Valley People (March 1, 2000)

THE SUPERVISORS will hear the appeal of Gary and Phyllis Kaliher for a full-bore winery at the top of the Holmes Ranch on Tuesday, March 14th at 2:00pm in the Board Room on Low Gap Road, Ukiah. The Kalihers, represented by John Behnke, want to expand their upper Holmes Ranch operation to a production capacity of 7,500 gallons, up from a capacity of 5,000 gallons a year. They also want to erect two signs heralding their business, permission to allow on-site tastings and an ok to sell wine out of their combined home and winery. They’ve previously been denied these permissions by the Planning Commission, although the Department of Building and Planning has given the Kalihers an enthusiastic thumbs up.

A CLEAR MAJORITY of Holmes Ranch residents do not want a commercial winery anywhere on the subdivision, which is zoned rural-residential. 

I WAS SADDENED to read the obituary for Doris Allen in Tuesday’s Ukiah Daily Journal. Mrs. Allen was the wife of the late Jay Allen. Together, they ran the Ukiah Theater from 1953 until Jay’s death in 1987, and a more gracious couple never faced the endless provocations presented by responsibility for half  the town’s children every weekend for all those years of long Friday nights and endless Saturday matinees. How the Allens did it all those years and did it so well was a local marvel.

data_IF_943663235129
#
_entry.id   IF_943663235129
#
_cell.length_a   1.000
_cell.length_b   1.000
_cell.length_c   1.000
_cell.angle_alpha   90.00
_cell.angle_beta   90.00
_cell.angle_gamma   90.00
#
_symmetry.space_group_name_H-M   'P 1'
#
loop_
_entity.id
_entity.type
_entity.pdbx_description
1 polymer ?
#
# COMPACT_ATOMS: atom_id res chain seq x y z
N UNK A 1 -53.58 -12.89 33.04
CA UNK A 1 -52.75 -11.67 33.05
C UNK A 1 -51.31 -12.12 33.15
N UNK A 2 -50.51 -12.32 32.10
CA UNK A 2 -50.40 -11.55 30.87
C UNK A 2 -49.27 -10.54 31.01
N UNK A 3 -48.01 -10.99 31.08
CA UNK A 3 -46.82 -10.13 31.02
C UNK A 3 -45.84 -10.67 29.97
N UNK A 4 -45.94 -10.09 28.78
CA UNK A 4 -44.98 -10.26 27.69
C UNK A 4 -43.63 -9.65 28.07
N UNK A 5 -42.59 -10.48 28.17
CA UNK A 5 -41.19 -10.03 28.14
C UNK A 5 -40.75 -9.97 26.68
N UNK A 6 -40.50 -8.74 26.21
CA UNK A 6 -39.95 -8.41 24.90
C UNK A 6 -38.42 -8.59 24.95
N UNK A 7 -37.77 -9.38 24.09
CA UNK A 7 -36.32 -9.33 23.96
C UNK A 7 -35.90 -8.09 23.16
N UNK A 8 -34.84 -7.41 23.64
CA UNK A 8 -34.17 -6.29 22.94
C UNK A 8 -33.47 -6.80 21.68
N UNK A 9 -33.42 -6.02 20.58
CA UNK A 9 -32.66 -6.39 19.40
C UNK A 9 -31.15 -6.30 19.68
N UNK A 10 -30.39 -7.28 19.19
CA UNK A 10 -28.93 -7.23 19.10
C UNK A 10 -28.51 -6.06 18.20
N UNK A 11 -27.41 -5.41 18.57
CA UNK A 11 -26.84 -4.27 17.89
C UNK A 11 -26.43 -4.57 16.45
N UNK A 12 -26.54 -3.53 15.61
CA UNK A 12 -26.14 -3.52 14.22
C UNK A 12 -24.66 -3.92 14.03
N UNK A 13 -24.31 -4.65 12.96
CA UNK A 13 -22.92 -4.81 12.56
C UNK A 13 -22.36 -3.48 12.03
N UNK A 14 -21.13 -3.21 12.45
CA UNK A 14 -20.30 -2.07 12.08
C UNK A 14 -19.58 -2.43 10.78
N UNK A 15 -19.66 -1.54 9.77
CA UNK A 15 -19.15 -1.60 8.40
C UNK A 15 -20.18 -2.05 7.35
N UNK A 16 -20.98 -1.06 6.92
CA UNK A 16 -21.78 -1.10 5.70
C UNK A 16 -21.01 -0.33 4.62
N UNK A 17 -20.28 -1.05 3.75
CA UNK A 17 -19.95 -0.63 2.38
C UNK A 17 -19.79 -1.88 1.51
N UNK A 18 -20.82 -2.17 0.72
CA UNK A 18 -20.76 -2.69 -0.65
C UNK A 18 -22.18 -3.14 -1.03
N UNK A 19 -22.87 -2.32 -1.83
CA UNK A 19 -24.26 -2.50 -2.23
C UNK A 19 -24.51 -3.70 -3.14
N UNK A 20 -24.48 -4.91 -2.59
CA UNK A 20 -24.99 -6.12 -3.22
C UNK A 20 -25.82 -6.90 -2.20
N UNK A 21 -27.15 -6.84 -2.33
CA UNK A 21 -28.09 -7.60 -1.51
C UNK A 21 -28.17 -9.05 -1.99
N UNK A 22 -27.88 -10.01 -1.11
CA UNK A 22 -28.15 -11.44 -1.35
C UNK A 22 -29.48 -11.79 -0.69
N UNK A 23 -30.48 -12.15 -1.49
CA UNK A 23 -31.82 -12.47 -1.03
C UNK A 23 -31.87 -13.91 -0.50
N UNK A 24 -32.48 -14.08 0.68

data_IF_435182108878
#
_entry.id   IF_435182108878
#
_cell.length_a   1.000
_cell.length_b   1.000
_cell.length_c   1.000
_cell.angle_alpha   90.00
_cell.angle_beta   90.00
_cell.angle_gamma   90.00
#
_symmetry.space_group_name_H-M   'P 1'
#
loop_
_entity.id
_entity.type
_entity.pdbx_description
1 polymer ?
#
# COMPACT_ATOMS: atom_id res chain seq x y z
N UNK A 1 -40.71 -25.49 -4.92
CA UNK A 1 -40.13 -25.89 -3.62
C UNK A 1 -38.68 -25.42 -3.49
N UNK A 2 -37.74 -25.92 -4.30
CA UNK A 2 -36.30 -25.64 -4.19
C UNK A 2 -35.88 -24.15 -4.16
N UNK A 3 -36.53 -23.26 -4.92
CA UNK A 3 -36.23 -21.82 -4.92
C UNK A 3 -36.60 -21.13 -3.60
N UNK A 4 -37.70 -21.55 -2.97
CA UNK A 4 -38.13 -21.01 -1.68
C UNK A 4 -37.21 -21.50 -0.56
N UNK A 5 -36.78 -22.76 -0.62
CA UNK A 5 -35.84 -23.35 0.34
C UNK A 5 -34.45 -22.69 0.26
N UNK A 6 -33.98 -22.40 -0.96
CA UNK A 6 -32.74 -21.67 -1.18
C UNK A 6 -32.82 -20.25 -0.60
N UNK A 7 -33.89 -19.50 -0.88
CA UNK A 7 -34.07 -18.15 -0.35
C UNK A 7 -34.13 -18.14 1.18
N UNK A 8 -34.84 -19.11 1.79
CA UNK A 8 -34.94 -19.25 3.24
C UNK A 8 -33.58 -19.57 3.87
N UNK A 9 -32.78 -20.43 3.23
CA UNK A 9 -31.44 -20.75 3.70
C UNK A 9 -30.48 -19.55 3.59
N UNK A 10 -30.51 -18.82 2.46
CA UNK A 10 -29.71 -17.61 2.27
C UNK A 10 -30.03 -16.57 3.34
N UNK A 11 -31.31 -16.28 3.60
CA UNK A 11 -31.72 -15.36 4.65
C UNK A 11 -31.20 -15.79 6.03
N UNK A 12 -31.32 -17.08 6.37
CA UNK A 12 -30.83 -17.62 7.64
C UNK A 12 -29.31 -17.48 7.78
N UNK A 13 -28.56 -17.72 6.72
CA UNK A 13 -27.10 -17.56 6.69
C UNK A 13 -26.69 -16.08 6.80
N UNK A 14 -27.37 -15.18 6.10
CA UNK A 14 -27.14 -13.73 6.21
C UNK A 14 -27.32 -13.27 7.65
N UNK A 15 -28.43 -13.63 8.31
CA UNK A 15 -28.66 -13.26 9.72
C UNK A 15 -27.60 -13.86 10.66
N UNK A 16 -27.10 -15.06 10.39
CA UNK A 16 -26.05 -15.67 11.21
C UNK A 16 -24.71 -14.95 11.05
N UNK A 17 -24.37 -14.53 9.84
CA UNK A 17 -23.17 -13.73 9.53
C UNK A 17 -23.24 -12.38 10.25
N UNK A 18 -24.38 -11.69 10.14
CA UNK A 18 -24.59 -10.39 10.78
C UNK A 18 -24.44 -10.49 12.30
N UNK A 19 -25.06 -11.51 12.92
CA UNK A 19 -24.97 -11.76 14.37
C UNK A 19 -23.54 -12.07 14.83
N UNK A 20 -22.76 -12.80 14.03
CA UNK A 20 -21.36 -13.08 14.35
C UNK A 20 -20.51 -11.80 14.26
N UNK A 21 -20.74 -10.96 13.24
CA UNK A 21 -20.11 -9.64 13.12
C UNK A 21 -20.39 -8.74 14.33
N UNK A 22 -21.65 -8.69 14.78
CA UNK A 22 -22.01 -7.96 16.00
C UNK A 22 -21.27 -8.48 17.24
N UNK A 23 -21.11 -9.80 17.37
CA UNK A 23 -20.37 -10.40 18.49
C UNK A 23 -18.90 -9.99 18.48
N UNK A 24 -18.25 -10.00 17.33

NOTICE the promiscuous application of chemical weed killers as soon as you get over the county line south into Sonoma County? Dead brown in the vivid greens everywhere you look in SoCo. Caltrans went down kicking and screaming when their poisons were banned here, not they’ve given up trying, but  Mendo, thanks to local like Bruce Hering, Diane Paget and Bev Elliott, no Round-Up is deployed by public agencies in this county.

IN FACT, it seems to get real dumb real fast when one crosses over into Sonoma County. At Cloverdale commence the “3 Lanes All The Way” signs, translating as the delusion that an expanded freeway from Healdsburg south will be adequate to ferry traffic fast and free past the Santa Rosa-Rohnert Park slurbs. Thirty lanes might do it but even the pavement people don’t dare ask for that many.